A person buys a sports car and then, rather than admitting that the decision was based on a desire to look youthful and attractive, starts chatting about the car's great mileage.
As the marketing folks say, we tend to buy on emotion and then justify our decision with logic.
Interpersonal relations are hardly immune from such games. Individuals may say that an advisor or ally is necessary to prevent lawsuits or facilitate good management but the real reason for the relationship is simple: People want to look good and the source that assists in doing so is both helpful and appreciated.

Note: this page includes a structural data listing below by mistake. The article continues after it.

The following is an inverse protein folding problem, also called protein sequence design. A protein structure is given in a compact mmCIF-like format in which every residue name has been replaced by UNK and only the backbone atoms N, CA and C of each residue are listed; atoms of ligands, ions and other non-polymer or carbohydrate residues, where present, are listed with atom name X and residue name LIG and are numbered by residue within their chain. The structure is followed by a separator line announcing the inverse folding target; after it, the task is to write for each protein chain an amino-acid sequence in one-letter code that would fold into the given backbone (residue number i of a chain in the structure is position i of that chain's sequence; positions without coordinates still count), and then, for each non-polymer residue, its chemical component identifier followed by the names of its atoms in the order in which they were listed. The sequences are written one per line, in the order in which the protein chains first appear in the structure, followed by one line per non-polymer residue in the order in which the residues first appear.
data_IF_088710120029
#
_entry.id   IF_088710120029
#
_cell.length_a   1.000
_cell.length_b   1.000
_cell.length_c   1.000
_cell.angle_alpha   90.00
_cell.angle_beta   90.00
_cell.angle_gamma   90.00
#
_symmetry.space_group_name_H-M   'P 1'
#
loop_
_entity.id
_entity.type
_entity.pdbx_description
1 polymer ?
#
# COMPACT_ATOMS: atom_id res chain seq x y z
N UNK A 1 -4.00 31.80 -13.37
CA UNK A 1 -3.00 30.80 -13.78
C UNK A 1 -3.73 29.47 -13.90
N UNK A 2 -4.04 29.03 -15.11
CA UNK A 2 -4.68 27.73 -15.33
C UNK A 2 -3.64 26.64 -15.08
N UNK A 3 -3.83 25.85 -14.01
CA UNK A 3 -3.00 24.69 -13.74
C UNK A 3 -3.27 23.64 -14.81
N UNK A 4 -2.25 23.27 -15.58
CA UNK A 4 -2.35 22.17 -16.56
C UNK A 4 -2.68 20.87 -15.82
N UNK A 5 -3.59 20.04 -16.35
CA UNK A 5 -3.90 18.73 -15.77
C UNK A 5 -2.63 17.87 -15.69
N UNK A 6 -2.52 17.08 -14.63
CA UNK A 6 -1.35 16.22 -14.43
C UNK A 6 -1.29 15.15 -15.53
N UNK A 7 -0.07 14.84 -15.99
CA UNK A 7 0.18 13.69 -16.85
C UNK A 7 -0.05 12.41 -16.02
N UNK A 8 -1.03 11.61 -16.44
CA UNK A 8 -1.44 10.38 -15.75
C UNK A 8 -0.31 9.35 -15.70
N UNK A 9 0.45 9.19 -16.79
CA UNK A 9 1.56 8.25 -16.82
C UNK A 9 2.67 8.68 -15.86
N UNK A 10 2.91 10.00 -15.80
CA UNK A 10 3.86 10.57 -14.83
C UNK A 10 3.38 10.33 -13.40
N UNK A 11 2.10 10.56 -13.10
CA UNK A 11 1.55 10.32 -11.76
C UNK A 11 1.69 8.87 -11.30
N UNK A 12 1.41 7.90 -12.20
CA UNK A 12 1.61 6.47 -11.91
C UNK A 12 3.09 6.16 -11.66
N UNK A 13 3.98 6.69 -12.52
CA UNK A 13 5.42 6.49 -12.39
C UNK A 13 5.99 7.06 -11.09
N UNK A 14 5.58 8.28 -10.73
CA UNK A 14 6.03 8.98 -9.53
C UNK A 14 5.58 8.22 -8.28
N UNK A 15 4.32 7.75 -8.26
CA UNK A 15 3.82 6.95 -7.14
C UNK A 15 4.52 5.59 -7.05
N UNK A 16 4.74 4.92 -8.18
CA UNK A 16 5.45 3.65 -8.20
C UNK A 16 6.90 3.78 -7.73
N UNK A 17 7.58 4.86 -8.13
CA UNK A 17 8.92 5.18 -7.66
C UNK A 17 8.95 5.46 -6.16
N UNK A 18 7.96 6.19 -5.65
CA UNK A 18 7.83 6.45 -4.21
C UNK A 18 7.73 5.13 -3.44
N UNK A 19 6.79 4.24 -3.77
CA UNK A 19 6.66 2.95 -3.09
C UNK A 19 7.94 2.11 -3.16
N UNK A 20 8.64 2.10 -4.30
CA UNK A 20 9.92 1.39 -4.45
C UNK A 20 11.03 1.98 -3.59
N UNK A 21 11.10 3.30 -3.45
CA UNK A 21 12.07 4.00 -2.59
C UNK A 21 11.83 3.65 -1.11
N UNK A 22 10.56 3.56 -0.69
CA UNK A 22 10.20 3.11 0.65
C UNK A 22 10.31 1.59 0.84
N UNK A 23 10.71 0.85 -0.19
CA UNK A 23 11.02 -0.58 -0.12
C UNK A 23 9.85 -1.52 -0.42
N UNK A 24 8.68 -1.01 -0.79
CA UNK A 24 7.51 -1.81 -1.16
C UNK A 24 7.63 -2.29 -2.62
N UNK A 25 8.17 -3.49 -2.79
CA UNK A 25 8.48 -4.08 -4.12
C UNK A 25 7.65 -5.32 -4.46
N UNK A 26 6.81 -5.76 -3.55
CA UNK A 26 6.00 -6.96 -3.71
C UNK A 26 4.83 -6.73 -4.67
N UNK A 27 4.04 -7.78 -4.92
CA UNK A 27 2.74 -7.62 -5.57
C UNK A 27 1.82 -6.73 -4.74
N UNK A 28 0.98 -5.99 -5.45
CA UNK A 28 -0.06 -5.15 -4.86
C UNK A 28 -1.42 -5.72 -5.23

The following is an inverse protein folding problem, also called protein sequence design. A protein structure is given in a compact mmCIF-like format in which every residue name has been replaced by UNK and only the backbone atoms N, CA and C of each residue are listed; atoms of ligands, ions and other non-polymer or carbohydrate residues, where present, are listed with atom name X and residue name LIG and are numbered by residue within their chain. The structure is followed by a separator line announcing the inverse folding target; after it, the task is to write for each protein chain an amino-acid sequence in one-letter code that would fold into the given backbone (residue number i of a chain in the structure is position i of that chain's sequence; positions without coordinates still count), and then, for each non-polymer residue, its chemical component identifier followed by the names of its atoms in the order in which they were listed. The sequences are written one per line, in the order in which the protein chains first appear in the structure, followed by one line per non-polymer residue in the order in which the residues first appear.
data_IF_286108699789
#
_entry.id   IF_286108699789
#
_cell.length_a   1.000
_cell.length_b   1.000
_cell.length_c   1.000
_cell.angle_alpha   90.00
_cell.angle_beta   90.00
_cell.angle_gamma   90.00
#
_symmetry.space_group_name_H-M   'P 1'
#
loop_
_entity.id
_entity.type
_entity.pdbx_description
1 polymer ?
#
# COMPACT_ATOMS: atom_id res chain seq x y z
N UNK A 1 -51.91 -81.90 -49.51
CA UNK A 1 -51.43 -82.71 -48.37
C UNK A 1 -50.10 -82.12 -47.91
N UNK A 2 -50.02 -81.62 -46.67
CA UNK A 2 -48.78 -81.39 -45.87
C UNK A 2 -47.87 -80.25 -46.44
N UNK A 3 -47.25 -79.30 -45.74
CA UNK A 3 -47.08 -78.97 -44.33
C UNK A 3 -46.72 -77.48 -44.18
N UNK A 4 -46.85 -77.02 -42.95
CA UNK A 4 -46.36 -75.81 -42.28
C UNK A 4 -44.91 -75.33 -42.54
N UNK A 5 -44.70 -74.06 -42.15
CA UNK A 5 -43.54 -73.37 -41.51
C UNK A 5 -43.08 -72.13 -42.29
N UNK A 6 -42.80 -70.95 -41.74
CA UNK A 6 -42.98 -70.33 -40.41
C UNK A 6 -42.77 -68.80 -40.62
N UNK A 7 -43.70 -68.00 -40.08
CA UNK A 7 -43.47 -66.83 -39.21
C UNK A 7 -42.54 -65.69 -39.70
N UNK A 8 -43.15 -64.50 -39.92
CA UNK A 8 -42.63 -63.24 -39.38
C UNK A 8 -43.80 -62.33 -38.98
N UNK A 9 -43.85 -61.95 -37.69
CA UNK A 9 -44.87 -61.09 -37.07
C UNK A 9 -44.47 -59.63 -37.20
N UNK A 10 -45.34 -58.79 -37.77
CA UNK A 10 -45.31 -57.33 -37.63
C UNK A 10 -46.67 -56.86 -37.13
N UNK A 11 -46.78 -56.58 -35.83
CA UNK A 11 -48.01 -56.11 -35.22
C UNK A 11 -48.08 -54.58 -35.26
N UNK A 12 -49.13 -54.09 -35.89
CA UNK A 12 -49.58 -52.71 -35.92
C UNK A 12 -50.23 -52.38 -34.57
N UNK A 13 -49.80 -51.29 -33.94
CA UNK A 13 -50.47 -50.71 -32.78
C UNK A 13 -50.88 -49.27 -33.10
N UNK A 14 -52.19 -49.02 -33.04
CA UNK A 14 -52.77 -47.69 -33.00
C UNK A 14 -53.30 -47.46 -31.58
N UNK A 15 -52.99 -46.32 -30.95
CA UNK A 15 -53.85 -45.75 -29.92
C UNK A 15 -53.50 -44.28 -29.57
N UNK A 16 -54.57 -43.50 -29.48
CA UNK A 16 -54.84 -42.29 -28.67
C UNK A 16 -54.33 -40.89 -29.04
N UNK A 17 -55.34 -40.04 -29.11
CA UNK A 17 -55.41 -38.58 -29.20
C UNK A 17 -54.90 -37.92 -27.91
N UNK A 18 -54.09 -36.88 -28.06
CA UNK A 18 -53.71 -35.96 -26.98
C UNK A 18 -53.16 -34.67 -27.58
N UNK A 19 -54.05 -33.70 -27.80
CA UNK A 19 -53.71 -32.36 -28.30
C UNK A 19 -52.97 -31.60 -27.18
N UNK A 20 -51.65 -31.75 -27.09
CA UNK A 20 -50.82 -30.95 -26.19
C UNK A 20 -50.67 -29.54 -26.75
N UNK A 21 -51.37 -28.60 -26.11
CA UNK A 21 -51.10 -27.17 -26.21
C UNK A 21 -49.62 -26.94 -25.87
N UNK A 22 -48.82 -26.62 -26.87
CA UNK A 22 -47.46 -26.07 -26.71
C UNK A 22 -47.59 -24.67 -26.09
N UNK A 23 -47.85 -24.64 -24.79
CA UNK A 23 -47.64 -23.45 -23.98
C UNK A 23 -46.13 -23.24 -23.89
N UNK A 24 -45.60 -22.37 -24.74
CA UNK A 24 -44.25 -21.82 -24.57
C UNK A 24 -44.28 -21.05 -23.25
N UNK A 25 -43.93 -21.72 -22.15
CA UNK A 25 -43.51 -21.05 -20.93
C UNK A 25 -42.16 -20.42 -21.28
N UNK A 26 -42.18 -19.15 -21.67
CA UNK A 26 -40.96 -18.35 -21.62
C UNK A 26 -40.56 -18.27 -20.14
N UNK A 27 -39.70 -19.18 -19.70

I know the power books urge people to grab credit in order to avoid being exploited but you can gain a great deal - both internally and externally - by helping others do well. When they succeed, rather than trying to parse the extent of your contribution so you can get your just due, it is often wise to stand back and let the other person get the applause.
Is this naive? Many would say so. My take is that you can gain a great deal of personal satisfaction in the process making others look good and, over time, people who don't constantly keep score of "Who owes them what?" have a habit of getting promoted.